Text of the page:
Shares plummet 10.3% to £17.38 after a jury in the US ruled that the Basingstoke-based outfit had infringed two patents and broke an agreement formed with Inguran in 2012.
The issue surrounds Genus’ research into sexed semen technology, which helps provide farmers with milk producing female calves.
The court is yet to determine the terms on which Genus can use the patents, which expire in the mid-2020s.
If Genus had won the case analysts at Liberium had forecast it making £5 million of cost savings, around 10% of 2015’s earnings before interest and tax.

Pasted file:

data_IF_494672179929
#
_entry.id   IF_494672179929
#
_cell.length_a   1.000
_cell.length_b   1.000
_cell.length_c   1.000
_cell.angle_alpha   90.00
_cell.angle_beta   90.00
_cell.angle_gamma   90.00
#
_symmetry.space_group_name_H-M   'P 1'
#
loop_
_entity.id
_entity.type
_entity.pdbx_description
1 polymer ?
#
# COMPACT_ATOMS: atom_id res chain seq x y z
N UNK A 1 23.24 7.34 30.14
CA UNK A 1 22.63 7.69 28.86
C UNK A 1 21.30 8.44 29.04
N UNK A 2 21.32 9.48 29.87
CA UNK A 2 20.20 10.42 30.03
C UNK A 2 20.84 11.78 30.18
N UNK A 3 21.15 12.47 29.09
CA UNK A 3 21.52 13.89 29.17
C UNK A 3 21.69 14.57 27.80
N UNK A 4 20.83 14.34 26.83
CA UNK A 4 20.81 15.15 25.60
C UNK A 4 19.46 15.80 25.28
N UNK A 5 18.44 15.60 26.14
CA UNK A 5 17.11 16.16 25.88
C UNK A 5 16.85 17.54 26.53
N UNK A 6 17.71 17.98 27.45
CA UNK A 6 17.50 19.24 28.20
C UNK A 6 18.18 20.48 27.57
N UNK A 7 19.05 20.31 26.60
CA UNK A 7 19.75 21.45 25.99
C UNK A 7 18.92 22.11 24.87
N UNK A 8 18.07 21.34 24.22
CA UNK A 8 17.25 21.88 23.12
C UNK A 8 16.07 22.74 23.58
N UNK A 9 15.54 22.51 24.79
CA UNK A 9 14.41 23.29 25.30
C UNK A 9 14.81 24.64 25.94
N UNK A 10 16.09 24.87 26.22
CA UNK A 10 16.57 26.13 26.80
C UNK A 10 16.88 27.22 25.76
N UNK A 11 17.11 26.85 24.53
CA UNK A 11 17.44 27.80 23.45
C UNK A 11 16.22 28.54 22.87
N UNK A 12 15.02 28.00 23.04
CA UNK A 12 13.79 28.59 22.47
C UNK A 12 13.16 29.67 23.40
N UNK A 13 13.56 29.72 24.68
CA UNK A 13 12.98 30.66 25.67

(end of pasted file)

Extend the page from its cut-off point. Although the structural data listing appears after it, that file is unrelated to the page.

The broker also pondered if one-off financial damages could have been awarded to Genus.
Genus did prove Inguran, which trades as Sexing Technologies, had a monopoly in the US in the sexed bovine semen processing market but failed to prove it had suffered any injury as a result of that monopoly.
The three-week trial started on 1 August and Genus is waiting for the outcome of several other motions related to 2012’s semen sorting agreement.